I discovered partisan politics in third grade — October of 2004 to be specific. I sat in my wood-grained laminate desk as my teacher explained that John Kerry was running against the incumbent George W. Bush. I think we had cut-outs of both their faces pinned to a cork board beneath the American flag.
I was just old enough to understand the concept of an election, so naturally I asked my parents at dinner, “Who are you guys voting for?”
One said Kerry; the other said Bush. At nine years old, it didn’t register that a partisan marriage was unusual. Voting didn’t seem any different than choosing a flavor of ice cream. Of course, politics would prove to be more polarizing than dairy products. Not only do Democrats and Republicans rarely elope — there’s evidence that they don’t even want to live near each other.
And yet, my parents weren’t fazed by each other’s choices in the ensuing elections: Obama vs. McCain, Obama vs. Romney, Clinton vs. Trump, and now Biden vs. Trump. They did (and still do) clash and poke holes in each other’s logic. Sometimes they succeeded in changing each other’s minds on minor issues, but they mostly towed their party lines.
Two adults on opposite ends of the political spectrum living together is one thing. But what happens when you bring a kid into a partisan household?
My earliest memory of political discussions was sitting at the dinner table, my eyes darting back and forth, listening to both parents’ points of view wondering why the issues never fit into a tidy narrative like they did on CNN or Fox. I was never instructed to “ignore Obama” or “believe McCain.” Instead, their strategy to mold my worldview could loosely be described as: throw a bunch of opinions at the wall and see what sticks.
Throughout high school and college, I flip-flopped on dozens of issues. I took dozens of those “political identity” quizzes, all of which showed mixed results. I borrowed and refined ideas that left me — for lack of a better term — politically homeless.
The idea that one party could be infallible seemed lazy and repugnant. Perhaps that’s why I’ve never felt remotely inclined to attend a rally, donate to a campaign, or slap a bumper sticker on my car. Most notably, in 2016, I was shocked to see people sever relationships with family and friends over politics without making any effort to reach out to the other side.
That simply wasn’t an option — at least in my house.
In our increasingly Manichean world of politics, most of us prefer certainty over uncertainty, consistency over complexity. We dig deeper into our echo chambers (which can be partially blamed on social media engineers) where people talk, think, and behave just like us. We’re at a unique point in time where it’s possible to never have to confront a single idea that conflicts with our cherished beliefs.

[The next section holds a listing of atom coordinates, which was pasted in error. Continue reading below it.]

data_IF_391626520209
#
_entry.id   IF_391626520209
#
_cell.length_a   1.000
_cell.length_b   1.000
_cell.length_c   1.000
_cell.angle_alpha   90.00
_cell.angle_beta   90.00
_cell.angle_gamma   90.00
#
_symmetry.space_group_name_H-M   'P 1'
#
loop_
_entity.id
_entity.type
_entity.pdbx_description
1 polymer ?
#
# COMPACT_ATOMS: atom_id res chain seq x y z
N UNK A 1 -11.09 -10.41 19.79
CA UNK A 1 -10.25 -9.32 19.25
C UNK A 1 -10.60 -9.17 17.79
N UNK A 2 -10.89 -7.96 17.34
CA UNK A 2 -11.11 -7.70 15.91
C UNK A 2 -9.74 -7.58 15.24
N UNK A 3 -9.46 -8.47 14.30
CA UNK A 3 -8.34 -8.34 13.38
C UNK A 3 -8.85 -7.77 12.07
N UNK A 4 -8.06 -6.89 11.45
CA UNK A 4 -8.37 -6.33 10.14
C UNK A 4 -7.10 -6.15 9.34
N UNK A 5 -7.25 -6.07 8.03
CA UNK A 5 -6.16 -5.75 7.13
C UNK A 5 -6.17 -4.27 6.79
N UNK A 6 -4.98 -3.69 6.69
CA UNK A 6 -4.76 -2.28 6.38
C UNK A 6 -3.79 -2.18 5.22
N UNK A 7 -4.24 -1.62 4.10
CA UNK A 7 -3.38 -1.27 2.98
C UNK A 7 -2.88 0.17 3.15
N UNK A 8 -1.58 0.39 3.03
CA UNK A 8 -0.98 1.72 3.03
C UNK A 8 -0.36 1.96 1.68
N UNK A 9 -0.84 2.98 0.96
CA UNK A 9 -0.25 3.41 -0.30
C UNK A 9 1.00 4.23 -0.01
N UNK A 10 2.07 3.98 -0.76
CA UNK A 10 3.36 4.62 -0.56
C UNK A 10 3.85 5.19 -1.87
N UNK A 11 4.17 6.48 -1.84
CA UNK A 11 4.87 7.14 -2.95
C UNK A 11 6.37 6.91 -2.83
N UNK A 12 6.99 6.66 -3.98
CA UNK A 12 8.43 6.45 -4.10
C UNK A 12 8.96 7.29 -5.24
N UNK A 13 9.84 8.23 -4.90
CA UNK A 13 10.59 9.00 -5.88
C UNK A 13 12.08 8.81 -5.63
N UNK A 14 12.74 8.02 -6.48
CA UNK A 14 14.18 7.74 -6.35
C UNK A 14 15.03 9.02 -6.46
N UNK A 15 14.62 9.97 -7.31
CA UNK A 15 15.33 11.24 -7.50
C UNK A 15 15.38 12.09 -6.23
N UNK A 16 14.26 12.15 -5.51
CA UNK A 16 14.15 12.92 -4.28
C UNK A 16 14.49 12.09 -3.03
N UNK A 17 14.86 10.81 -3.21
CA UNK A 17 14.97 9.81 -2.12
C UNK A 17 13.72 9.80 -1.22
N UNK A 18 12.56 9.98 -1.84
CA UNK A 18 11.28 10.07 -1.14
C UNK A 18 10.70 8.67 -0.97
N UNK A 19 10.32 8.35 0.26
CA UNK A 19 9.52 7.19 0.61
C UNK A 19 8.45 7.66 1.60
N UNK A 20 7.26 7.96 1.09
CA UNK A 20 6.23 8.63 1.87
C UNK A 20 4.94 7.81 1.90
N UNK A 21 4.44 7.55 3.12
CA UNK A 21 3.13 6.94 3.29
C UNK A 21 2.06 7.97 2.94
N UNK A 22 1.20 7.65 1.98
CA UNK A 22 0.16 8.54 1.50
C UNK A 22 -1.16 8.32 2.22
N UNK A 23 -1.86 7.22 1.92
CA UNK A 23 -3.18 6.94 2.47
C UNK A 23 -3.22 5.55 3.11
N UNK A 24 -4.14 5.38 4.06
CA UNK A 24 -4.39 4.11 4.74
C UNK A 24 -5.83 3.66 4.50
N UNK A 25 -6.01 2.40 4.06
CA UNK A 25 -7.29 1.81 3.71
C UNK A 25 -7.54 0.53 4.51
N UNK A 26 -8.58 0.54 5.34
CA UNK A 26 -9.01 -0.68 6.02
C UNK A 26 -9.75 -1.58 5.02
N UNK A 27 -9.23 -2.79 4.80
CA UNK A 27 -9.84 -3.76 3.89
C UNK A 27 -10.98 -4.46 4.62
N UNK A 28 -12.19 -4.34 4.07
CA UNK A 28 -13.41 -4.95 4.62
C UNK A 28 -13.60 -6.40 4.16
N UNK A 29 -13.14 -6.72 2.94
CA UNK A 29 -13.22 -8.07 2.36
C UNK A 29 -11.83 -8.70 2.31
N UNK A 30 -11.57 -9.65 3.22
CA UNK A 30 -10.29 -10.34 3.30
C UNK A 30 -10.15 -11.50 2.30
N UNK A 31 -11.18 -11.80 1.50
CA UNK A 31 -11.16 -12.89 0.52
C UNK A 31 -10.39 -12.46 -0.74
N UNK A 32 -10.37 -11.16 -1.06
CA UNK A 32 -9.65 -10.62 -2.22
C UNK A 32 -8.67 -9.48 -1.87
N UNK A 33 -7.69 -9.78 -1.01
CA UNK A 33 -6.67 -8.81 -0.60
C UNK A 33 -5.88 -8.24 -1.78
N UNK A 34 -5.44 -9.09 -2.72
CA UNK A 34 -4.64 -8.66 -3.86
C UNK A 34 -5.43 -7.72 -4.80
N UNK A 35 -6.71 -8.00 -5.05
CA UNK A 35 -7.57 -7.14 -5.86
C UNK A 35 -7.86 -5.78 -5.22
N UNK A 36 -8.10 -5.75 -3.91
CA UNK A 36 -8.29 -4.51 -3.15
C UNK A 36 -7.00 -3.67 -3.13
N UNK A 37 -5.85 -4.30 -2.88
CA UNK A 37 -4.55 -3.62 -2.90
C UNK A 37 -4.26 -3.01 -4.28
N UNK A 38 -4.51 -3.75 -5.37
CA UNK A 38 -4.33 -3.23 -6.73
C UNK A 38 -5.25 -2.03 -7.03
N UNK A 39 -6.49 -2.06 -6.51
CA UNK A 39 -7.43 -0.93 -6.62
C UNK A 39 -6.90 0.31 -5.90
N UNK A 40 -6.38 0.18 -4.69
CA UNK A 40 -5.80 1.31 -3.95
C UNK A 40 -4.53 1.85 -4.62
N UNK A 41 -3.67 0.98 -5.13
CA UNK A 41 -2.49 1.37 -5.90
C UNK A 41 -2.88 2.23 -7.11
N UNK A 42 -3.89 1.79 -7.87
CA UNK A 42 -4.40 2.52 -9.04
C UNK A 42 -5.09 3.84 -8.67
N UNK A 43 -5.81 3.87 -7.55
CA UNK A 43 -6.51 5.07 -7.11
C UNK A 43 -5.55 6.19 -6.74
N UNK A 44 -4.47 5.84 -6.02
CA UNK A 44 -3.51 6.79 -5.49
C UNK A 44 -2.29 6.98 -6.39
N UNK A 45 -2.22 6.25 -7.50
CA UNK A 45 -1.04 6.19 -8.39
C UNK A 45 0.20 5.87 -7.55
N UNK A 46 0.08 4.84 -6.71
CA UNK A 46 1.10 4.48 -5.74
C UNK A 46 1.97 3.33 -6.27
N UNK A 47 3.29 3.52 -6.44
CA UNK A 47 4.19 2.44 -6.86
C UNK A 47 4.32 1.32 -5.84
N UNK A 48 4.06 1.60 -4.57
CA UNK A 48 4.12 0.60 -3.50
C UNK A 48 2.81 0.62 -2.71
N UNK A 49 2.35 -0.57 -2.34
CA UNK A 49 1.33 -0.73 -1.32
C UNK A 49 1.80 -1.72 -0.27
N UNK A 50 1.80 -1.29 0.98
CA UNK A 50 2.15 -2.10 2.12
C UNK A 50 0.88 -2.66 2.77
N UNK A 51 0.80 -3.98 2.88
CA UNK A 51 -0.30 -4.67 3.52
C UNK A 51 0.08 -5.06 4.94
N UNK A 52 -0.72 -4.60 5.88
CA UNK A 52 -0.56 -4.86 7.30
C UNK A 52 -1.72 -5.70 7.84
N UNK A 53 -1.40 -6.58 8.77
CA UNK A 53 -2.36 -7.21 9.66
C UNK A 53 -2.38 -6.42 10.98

Some find this comforting — I find it dangerous.
Once you make an idea sacred, you forfeit the ability to think rationally about it. Fundamentalism — in politics, religion, or elsewhere — is an emotional sedative in an age of overwhelming confusion. It offers a refuge from so many elaborate complexities, moral dilemmas, and important conversations. Once you believe that your tribe is the sole purveyor of Truth, you become a menace to others and a menace to yourself. You forget that life is more complex than a headline or a soundbite. You become no better than those you oppose.
“An uncritical acceptance of one worldview or another ends more conversations than it begins,” writes the Pulitzer Prize winner Jon Meacham. “Light can neither emanate from, nor enter into, a closed mind.”
If that language is too lofty for your taste, consider Nassim Taleb’s aphorism: “If you see fraud and do not say fraud, you are a fraud.”
The capacity to shift our opinions in light of evidence, experience, or a simple conversation is a vital for society to flourish. The legal scholar Cass Sunstein argues that a functioning democracy requires the messiness of “unplanned encounters” where people confront ideas and points of view that force them to question their own beliefs and biases. Problem is, we feel increasingly entitled to filter out those unplanned encounters, whether by unfollowing people on Twitter or flippantly dismissing someone as a Marxist, fascist, Communist, or Nazi if they dare criticize our tribe.
If we are to reach across the aisle and engage in a civil discourse, we must understand where people are coming from — their experiences, their values, their upbringing. But that’s impossible if you only understand your side. You only see a hat, a flag, or a slogan.
Being the product of a partisan household didn’t give me a tribe of like minded thinkers to validate my opinions. Nor has it made it easy to stay sane in a media ecosystem that profits off rage-fueled clickbait.
But it enabled me to sustain friendships that others would have ended and have conversations in which others would have refused to participate. It made nuance possible. And it gave me a vantage point to understand or at least talk to anybody across the political spectrum without throwing a temper tantrum — which is more than most of us seem to be willing to do today.